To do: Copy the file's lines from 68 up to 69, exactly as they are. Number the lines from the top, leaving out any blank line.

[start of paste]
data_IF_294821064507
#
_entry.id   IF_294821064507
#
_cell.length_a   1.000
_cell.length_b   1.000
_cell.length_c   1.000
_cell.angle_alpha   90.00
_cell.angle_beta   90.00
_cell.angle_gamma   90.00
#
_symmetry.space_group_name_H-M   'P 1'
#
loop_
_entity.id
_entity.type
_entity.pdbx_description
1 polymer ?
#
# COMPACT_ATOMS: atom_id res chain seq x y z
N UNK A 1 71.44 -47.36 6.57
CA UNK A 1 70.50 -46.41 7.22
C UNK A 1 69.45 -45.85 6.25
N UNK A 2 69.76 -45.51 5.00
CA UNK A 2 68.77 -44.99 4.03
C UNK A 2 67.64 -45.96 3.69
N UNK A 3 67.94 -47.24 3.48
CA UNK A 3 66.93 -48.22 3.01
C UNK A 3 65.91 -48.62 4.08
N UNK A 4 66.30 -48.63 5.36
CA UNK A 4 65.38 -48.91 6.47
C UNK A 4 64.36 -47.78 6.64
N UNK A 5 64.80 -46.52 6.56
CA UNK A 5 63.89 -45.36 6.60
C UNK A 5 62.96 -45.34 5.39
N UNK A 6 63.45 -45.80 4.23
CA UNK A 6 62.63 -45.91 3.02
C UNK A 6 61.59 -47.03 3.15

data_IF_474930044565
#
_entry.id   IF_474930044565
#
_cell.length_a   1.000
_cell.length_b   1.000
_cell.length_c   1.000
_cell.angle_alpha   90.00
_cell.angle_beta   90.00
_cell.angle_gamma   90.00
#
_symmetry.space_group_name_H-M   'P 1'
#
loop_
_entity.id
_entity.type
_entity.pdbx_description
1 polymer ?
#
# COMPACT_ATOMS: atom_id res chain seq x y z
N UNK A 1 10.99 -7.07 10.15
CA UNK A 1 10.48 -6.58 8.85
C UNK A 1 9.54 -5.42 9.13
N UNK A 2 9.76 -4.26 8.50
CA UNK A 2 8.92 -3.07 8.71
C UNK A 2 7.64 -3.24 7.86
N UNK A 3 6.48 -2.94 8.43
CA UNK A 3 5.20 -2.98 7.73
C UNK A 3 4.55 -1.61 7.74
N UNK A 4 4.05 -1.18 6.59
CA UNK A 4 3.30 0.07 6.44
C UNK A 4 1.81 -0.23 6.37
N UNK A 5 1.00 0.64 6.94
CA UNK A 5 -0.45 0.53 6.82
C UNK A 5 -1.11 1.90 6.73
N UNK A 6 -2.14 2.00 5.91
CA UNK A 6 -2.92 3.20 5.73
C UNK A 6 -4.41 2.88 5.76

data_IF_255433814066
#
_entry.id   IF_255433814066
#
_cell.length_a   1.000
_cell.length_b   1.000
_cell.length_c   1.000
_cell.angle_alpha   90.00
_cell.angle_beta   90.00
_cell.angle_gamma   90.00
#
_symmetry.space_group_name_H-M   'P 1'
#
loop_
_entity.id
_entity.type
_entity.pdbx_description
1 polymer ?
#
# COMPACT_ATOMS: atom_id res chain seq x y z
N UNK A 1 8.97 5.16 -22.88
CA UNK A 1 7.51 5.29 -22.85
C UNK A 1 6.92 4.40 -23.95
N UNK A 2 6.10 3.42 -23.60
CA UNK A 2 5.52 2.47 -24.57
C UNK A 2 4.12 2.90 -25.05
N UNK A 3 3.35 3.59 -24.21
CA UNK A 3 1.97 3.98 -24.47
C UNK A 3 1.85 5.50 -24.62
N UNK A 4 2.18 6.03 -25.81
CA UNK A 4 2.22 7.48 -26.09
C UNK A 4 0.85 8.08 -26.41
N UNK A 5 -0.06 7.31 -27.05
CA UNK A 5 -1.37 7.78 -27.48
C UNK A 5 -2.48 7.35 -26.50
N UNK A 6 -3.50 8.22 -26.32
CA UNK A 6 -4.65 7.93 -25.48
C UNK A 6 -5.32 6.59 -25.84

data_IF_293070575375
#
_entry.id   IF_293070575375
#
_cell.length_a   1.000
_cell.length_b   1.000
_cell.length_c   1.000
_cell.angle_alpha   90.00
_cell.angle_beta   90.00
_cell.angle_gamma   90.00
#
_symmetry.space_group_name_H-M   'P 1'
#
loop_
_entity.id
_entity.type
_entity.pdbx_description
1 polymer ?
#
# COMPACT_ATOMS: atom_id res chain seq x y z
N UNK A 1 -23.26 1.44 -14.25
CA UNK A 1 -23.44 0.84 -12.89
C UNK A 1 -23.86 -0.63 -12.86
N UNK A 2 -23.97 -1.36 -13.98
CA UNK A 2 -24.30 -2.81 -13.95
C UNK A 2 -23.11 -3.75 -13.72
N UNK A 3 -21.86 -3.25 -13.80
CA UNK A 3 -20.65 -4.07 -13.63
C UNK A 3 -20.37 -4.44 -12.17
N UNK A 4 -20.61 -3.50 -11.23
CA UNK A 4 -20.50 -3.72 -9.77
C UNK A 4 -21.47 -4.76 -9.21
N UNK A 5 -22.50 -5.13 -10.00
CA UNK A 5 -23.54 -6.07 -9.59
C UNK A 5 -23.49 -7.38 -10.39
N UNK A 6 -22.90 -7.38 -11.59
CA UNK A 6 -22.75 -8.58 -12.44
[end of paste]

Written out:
N UNK A 4 4.05 -1.18 6.59
CA UNK A 4 3.30 0.07 6.44